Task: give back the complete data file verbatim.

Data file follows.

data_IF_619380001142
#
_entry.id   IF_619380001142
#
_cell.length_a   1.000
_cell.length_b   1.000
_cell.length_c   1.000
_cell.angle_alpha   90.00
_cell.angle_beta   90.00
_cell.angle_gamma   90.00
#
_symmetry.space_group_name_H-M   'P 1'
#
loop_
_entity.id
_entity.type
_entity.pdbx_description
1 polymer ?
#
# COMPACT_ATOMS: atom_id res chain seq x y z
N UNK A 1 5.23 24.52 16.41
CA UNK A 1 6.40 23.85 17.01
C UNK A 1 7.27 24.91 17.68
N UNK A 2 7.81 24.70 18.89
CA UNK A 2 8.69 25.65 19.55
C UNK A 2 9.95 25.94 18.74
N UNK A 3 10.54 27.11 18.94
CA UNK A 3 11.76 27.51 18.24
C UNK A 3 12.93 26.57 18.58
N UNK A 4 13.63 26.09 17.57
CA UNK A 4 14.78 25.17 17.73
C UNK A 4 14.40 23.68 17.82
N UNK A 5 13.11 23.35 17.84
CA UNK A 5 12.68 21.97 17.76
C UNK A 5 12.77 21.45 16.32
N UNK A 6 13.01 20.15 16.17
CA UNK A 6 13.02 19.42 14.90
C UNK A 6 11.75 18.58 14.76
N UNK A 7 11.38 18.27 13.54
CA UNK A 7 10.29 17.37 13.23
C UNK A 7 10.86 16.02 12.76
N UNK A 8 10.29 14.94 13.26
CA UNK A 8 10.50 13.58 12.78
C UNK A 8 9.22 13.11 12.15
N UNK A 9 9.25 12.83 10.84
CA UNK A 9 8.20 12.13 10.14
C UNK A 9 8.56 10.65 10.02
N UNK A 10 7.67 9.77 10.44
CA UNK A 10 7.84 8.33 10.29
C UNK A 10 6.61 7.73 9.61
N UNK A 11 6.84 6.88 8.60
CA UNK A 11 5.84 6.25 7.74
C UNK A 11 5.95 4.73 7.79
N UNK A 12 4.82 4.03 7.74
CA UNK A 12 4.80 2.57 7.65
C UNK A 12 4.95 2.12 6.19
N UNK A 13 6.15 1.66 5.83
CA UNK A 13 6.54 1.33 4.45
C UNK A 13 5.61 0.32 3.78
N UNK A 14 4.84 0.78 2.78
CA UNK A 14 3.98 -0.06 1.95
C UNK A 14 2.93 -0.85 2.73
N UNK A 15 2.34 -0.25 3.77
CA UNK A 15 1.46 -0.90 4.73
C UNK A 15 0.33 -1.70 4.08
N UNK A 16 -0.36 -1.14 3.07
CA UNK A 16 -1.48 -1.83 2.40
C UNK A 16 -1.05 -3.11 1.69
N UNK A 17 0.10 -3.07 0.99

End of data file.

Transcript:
data_IF_619380001142
#
_entry.id   IF_619380001142
#
_cell.length_a   1.000
_cell.length_b   1.000
_cell.length_c   1.000
_cell.angle_alpha   90.00
_cell.angle_beta   90.00
_cell.angle_gamma   90.00
#
_symmetry.space_group_name_H-M   'P 1'
#
loop_
_entity.id
_entity.type
_entity.pdbx_description
1 polymer ?
#
# COMPACT_ATOMS: atom_id res chain seq x y z
N UNK A 1 5.23 24.52 16.41
CA UNK A 1 6.40 23.85 17.01
C UNK A 1 7.27 24.91 17.68
N UNK A 2 7.81 24.70 18.89
CA UNK A 2 8.69 25.65 19.55
C UNK A 2 9.95 25.94 18.74
N UNK A 3 10.54 27.11 18.94
CA UNK A 3 11.76 27.51 18.24
C UNK A 3 12.93 26.57 18.58
N UNK A 4 13.63 26.09 17.57
CA UNK A 4 14.78 25.17 17.73
C UNK A 4 14.40 23.68 17.82
N UNK A 5 13.11 23.35 17.84
CA UNK A 5 12.68 21.97 17.76
C UNK A 5 12.77 21.45 16.32
N UNK A 6 13.01 20.15 16.17
CA UNK A 6 13.02 19.42 14.90
C UNK A 6 11.75 18.58 14.76
N UNK A 7 11.38 18.27 13.54
CA UNK A 7 10.29 17.37 13.23
C UNK A 7 10.86 16.02 12.76
N UNK A 8 10.29 14.94 13.26
CA UNK A 8 10.50 13.58 12.78
C UNK A 8 9.22 13.11 12.15
N UNK A 9 9.25 12.83 10.84
CA UNK A 9 8.20 12.13 10.14
C UNK A 9 8.56 10.65 10.02
N UNK A 10 7.67 9.77 10.44
CA UNK A 10 7.84 8.33 10.29
C UNK A 10 6.61 7.73 9.61
N UNK A 11 6.84 6.88 8.60
CA UNK A 11 5.84 6.25 7.74
C UNK A 11 5.95 4.73 7.79
N UNK A 12 4.82 4.03 7.74
CA UNK A 12 4.80 2.57 7.65
C UNK A 12 4.95 2.12 6.19
N UNK A 13 6.15 1.66 5.83
CA UNK A 13 6.54 1.33 4.45
C UNK A 13 5.61 0.32 3.78
N UNK A 14 4.84 0.78 2.78
CA UNK A 14 3.98 -0.06 1.95
C UNK A 14 2.93 -0.85 2.73
N UNK A 15 2.34 -0.25 3.77
CA UNK A 15 1.46 -0.90 4.73
C UNK A 15 0.33 -1.70 4.08
N UNK A 16 -0.36 -1.14 3.07
CA UNK A 16 -1.48 -1.83 2.40
C UNK A 16 -1.05 -3.11 1.69
N UNK A 17 0.10 -3.07 0.99